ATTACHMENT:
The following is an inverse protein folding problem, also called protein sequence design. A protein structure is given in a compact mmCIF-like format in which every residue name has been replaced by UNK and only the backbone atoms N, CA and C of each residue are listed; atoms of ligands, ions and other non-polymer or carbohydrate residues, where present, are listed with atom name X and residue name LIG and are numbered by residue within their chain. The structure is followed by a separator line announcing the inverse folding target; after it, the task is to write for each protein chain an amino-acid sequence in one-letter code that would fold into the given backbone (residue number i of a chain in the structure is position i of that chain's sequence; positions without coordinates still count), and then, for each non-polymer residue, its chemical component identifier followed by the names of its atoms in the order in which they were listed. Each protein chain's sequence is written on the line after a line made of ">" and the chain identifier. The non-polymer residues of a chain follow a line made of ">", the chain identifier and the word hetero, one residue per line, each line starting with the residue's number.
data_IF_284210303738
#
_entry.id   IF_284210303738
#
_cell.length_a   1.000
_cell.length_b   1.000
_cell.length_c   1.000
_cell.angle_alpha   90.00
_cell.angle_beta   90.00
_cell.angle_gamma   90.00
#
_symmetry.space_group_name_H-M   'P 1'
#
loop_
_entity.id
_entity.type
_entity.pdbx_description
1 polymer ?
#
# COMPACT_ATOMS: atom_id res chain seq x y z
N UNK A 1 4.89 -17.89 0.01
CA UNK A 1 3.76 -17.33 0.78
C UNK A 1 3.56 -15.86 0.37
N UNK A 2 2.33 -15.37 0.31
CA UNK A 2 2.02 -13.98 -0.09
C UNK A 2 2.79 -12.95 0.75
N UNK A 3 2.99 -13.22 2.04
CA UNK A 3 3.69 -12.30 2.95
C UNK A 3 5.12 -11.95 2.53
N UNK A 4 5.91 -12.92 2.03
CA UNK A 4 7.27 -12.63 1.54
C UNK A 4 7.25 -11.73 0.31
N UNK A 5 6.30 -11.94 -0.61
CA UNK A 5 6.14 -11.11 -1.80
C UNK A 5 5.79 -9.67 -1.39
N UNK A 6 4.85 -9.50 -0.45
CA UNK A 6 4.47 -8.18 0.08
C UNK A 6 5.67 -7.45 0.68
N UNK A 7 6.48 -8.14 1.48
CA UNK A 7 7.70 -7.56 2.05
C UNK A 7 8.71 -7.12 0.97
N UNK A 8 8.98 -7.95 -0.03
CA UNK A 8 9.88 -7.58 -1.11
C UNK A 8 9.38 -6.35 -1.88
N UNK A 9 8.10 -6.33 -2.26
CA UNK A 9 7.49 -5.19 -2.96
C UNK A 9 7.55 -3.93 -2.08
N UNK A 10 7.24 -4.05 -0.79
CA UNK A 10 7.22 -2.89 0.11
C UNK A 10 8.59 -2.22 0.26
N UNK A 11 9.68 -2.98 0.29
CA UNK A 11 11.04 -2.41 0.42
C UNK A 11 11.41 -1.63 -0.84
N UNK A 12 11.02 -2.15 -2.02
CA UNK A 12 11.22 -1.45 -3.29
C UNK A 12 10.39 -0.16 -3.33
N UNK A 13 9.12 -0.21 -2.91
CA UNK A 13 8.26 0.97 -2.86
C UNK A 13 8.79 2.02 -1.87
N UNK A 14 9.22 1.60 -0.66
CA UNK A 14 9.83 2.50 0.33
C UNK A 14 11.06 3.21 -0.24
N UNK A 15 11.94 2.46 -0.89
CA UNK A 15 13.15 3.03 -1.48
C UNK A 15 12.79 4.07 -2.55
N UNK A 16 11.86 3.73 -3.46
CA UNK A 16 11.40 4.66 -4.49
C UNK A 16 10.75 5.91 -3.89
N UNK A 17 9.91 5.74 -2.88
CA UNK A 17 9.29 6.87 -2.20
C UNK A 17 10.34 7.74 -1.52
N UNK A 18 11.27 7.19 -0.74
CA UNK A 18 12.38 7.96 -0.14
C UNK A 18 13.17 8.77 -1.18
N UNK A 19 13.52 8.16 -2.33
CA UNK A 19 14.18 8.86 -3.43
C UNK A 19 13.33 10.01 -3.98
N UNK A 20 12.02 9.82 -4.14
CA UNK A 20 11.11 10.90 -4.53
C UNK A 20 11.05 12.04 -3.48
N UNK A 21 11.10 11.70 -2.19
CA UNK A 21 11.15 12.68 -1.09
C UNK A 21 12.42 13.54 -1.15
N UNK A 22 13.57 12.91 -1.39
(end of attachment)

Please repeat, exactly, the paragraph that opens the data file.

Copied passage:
The following is an inverse protein folding problem, also called protein sequence design. A protein structure is given in a compact mmCIF-like format in which every residue name has been replaced by UNK and only the backbone atoms N, CA and C of each residue are listed; atoms of ligands, ions and other non-polymer or carbohydrate residues, where present, are listed with atom name X and residue name LIG and are numbered by residue within their chain. The structure is followed by a separator line announcing the inverse folding target; after it, the task is to write for each protein chain an amino-acid sequence in one-letter code that would fold into the given backbone (residue number i of a chain in the structure is position i of that chain's sequence; positions without coordinates still count), and then, for each non-polymer residue, its chemical component identifier followed by the names of its atoms in the order in which they were listed. Each protein chain's sequence is written on the line after a line made of ">" and the chain identifier. The non-polymer residues of a chain follow a line made of ">", the chain identifier and the word hetero, one residue per line, each line starting with the residue's number.